Dr. Trabulsi Discusses Postoperative Radiation in Prostate Cancer

Edouard J. Trabulsi, MD, FACS
Published: Tuesday, May 22, 2018



Edouard J. Trabulsi, MD, FACS, professor, co-director, Multidisciplinary Genitourinary Oncology Center, Prostate Diagnostic Center, vice chair of research, director, Division of Urologic Oncology, Department of Urology, Sidney Kimmel Cancer Center, discusses postoperative radiation in patients with prostate cancer.

Patients with prostate cancer who have positive margins are at a very high risk of recurrence, Trabulsi says. There have been several large, randomized trials in the United States and Europe of postoperative radiotherapy looking at patients who fit this category. The US trial showed decreased rates of metastasis and improved survival in patients who received postoperative radiotherapy, says Trabulsi.

A population of men are cured with surgery alone, so additional therapy for them may not be necessary. Additionally, urologists are concerned about the postsurgical side effects and overtreatment with the postoperative radiation. Trabulsi says that prostate-specific antigen could potentially differentiate between who needs postoperative radiation and who does not.
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Edouard J. Trabulsi, MD, FACS, professor, co-director, Multidisciplinary Genitourinary Oncology Center, Prostate Diagnostic Center, vice chair of research, director, Division of Urologic Oncology, Department of Urology, Sidney Kimmel Cancer Center, discusses postoperative radiation in patients with prostate cancer.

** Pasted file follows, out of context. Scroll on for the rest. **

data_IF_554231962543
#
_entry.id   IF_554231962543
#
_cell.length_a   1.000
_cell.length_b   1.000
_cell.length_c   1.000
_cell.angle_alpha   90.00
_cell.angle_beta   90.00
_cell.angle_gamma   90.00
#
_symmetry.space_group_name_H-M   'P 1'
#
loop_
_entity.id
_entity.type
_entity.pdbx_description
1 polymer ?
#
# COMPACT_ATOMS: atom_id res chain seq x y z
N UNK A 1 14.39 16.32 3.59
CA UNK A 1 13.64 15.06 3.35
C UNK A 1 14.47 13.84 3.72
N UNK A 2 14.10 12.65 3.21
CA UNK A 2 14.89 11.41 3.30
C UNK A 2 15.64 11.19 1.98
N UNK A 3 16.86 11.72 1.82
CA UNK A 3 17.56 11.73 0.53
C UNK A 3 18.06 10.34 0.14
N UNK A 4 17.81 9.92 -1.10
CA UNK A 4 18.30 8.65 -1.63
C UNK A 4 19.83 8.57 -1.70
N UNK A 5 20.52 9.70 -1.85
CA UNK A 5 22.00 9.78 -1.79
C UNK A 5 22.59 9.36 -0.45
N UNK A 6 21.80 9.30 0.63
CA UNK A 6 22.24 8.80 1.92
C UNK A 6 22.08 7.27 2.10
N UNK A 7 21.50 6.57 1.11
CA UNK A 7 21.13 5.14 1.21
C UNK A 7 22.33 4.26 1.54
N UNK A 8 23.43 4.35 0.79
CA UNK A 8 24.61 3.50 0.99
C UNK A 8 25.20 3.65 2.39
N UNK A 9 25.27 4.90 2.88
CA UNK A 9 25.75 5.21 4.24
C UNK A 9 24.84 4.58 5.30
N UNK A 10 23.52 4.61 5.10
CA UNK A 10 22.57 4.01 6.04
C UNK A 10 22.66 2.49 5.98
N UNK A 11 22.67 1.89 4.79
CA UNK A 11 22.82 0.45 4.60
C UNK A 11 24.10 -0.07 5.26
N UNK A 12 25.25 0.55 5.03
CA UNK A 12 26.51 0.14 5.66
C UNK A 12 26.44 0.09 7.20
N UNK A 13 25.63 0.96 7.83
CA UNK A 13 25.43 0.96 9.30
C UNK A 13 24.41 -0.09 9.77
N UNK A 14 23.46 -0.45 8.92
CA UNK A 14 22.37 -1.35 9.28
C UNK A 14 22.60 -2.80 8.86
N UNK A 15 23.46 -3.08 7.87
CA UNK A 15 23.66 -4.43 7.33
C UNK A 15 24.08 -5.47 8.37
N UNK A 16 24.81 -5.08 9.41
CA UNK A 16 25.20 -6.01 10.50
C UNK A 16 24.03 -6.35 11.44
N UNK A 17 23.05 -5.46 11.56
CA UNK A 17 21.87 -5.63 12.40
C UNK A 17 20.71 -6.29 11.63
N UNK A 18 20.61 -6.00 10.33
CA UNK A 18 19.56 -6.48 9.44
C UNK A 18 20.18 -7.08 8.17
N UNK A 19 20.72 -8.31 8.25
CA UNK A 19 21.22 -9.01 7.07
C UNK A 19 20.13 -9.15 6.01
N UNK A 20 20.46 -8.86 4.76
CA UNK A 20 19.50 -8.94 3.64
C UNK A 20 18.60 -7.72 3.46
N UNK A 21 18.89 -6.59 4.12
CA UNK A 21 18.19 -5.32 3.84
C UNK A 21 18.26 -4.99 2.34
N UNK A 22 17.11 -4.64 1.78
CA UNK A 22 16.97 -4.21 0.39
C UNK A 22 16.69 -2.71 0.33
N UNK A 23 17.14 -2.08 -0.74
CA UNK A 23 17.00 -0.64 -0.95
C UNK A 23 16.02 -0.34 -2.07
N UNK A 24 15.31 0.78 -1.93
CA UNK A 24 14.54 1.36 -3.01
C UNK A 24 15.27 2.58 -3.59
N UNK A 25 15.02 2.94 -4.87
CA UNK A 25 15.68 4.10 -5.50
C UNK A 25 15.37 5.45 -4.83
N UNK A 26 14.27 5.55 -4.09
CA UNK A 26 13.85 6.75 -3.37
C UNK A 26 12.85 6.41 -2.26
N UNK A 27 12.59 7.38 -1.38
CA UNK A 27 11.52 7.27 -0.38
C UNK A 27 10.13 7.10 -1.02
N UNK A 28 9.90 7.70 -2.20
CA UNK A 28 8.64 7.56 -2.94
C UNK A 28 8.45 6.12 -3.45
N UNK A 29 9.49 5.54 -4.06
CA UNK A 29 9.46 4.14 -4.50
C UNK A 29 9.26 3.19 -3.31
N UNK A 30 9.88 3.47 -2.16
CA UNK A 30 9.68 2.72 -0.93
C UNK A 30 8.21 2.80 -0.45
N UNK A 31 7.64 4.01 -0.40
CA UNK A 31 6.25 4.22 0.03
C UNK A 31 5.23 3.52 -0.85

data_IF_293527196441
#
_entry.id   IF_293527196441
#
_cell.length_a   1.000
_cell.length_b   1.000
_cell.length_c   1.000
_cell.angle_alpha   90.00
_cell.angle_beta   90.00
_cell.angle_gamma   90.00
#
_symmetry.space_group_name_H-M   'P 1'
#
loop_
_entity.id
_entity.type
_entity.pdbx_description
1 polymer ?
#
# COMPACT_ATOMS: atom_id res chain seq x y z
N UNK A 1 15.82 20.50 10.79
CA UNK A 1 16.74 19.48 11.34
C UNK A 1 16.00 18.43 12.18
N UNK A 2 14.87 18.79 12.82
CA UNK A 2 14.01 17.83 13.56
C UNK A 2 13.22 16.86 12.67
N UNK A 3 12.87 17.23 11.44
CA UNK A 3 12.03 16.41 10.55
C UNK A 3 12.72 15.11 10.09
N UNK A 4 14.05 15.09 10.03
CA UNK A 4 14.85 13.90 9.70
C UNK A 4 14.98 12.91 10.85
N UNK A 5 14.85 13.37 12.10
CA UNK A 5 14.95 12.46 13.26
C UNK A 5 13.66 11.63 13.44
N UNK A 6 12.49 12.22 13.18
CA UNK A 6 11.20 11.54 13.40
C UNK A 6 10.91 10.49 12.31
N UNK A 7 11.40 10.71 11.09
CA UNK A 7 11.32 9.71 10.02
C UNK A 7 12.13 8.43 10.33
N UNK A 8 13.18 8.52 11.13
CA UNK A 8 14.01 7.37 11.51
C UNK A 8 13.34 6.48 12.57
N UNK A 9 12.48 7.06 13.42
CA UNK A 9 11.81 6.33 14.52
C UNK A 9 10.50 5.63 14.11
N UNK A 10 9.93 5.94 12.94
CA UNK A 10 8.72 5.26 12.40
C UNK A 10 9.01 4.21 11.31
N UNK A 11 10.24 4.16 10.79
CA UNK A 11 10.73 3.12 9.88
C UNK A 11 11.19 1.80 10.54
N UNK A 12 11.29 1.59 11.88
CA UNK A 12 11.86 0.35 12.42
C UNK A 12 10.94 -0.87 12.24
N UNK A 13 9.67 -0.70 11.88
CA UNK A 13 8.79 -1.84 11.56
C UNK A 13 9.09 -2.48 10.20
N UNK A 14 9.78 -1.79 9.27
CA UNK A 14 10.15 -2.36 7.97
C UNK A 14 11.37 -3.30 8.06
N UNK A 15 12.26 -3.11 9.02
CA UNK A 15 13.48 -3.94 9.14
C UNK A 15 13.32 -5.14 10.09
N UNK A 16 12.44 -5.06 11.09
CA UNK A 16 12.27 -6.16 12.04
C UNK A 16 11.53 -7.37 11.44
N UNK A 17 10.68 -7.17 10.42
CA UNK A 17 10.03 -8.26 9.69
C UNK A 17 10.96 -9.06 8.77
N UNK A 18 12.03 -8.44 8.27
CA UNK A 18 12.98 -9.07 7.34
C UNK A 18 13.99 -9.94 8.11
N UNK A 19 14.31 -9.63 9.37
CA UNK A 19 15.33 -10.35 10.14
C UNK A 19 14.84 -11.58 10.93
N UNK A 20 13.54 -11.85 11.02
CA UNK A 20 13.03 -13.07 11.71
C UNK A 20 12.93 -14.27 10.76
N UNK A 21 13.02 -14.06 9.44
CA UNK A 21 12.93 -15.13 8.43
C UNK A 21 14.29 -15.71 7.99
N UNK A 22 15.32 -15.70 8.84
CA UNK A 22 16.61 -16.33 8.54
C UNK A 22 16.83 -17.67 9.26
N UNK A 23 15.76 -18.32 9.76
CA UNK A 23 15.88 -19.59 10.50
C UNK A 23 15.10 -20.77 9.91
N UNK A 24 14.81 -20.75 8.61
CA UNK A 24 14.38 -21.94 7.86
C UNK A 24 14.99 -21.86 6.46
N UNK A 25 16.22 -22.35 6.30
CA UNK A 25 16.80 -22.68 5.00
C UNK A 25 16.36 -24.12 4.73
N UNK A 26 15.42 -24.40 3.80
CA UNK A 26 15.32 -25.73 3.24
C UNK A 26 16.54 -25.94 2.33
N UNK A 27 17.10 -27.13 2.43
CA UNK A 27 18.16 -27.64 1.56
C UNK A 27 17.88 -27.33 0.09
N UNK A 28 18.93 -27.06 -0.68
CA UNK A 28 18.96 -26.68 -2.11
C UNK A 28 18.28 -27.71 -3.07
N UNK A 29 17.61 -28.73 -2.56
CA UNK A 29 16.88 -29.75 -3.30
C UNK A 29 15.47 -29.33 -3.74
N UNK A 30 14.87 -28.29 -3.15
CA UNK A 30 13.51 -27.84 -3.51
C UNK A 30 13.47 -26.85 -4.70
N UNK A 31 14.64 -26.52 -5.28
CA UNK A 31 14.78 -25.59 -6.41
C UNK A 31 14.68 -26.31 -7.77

Patients with prostate cancer who have positive margins are at a very high risk of recurrence, Trabulsi says. There have been several large, randomized trials in the United States and Europe of postoperative radiotherapy looking at patients who fit this category. The US trial showed decreased rates of metastasis and improved survival in patients who received postoperative radiotherapy, says Trabulsi.

A population of men are cured with surgery alone, so additional therapy for them may not be necessary. Additionally, urologists are concerned about the postsurgical side effects and overtreatment with the postoperative radiation. Trabulsi says that prostate-specific antigen could potentially differentiate between who needs postoperative radiation and who does not.



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